Factotum showcases what is possibly a career best performance from Matt Dillon (maybe Drugstore Cowboy is up there too). The trials and tribulations inherent in a life dedicated to alcoholism of the bar fly variety are explored in this film with many echoes of American Splendor. Henry Chinaski, the alter ego of beat poet Charles Bukowski, is bumbling through life led primarily along the path of least resistance to the next cold beer and whisky combo. If anyone embodies the concept of being happyily depressed it's this guy. If you read Ham on Rye you begin to understand how he got there in the first place. Even without that though the pleasure in the film comes from the brilliantly conveyed sense of what it means to be a true drifter in urban life's wilderness. Chinaski is totally surrendered to his addiction and never fights it. You begin to wonder whether, when done like this, the choice to remain an alcoholic is perhaps more noble than the other option of attempting to recover - and thus through this mechanism a deep level of compassion becomes available for exploration within the viewer.

Last of all was Into Great Silence. Carthusian monks in the most ascetic monastery in Europe are the suject of this nearly silent 3 hour meditation on what it might be like to live a lifetime in such a way. It is beautiful and profound to look at. The silence is at once delicate and robust, impossible to ignore for the first 2 hours. After this I became almost entranced as we watched one of the Brothers pray and meditate. He kneels for a few minutes over the bible as motes dance in the light streaming through the ancient, narrow glass, the wooden panels of his quarters in soft focus behind him. Then he stands and crosses himself. Then he kneels for a time once more....then stands...then, what? He kneels again. Each minute, incremental development on screen has become precious and fascinating. Things we are aware of only subliminally day to day become the very substance of being.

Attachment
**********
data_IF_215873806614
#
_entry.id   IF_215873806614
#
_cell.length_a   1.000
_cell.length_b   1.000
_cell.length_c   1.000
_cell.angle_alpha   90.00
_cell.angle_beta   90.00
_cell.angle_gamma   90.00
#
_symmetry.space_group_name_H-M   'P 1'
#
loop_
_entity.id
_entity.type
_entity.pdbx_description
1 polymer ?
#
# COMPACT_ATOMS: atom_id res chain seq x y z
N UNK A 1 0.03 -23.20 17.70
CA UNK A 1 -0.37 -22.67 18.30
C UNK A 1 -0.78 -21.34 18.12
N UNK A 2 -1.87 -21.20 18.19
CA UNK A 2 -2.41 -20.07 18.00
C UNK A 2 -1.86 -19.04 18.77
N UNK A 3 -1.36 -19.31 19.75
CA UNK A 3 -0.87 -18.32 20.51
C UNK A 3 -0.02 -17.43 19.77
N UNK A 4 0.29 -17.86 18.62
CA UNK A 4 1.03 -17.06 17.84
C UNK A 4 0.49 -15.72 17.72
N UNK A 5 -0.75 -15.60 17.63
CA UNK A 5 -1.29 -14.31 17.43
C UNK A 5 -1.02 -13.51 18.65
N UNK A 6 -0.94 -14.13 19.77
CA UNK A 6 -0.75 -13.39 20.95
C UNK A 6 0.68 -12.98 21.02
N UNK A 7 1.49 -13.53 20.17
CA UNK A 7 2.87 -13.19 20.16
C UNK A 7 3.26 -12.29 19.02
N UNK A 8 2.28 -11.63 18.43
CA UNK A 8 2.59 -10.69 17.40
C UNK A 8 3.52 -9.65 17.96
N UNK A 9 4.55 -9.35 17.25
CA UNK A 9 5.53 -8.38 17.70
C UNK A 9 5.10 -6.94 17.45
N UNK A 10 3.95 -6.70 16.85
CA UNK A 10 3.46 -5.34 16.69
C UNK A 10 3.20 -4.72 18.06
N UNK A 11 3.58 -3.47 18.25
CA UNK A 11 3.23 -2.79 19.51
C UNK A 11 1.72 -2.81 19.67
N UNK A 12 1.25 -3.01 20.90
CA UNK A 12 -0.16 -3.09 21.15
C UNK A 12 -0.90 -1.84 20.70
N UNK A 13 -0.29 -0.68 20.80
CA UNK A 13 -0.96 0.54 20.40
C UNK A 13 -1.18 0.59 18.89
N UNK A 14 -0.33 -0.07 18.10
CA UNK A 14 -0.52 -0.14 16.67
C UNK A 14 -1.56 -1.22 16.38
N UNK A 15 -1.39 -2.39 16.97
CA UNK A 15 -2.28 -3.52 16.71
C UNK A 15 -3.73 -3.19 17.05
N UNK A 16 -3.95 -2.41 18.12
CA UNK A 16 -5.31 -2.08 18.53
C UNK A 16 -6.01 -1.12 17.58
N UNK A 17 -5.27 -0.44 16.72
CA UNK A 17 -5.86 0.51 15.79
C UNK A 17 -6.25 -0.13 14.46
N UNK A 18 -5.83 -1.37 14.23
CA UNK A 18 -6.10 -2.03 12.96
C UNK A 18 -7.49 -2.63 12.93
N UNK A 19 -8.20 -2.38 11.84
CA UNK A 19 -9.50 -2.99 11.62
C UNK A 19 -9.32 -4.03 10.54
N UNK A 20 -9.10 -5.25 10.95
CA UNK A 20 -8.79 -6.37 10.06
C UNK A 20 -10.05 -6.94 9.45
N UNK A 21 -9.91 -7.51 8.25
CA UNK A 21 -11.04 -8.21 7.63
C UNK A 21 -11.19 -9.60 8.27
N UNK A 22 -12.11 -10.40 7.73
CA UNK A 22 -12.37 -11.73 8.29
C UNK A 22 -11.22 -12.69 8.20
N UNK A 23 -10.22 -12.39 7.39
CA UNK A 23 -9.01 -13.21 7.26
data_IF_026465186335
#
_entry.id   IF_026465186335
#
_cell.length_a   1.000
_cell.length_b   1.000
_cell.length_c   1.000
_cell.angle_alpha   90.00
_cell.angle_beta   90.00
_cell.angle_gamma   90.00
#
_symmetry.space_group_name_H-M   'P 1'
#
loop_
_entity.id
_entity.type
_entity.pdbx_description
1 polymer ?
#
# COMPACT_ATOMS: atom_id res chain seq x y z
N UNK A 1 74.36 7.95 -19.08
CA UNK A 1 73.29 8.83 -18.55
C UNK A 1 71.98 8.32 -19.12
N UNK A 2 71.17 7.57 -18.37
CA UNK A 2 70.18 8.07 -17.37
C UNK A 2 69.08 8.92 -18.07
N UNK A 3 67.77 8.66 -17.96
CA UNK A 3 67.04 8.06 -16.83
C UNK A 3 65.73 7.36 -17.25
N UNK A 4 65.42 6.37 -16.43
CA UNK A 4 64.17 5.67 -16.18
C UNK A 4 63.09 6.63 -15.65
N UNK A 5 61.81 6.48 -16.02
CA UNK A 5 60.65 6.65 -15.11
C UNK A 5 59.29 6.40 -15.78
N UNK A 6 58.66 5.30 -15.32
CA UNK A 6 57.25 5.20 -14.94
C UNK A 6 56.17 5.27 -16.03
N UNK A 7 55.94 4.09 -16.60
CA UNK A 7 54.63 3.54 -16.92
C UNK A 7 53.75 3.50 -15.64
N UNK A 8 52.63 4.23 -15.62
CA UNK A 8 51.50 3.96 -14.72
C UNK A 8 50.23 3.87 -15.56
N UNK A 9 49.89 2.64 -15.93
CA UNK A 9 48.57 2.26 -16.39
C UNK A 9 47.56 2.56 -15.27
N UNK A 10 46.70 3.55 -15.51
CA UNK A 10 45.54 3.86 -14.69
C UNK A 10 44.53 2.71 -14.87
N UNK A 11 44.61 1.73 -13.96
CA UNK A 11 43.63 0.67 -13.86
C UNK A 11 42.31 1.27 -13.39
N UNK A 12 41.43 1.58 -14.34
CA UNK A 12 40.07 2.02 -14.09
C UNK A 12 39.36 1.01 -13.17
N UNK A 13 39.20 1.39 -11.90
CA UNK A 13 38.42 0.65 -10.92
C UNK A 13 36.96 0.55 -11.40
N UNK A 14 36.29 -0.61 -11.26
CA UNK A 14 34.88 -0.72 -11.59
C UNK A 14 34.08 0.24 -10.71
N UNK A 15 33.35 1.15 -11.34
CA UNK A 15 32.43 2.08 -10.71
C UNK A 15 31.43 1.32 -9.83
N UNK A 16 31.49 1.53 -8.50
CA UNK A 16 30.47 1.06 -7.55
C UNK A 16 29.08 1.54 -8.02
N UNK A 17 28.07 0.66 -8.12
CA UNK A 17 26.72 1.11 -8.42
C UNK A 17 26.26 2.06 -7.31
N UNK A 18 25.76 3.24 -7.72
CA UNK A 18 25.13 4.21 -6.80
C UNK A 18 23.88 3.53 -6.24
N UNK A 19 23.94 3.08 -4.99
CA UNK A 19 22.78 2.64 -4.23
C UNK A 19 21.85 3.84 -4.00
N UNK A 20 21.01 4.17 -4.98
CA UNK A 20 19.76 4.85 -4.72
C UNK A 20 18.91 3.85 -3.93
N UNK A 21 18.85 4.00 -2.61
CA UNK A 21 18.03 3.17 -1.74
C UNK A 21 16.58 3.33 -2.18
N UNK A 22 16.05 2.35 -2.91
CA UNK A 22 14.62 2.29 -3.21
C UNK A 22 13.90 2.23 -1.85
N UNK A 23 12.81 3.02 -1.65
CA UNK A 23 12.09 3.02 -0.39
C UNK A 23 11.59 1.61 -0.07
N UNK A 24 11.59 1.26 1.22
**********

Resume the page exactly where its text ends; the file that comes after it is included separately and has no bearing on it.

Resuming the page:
Perhaps the only concession to modernity in the monastery is that the prior apprently has email - it is preferable to the phone as it is silent. Nothing else has changed for perhaps a 1000 years. Remote, spiritual and unique and a perfect rebuttal of soundbite life.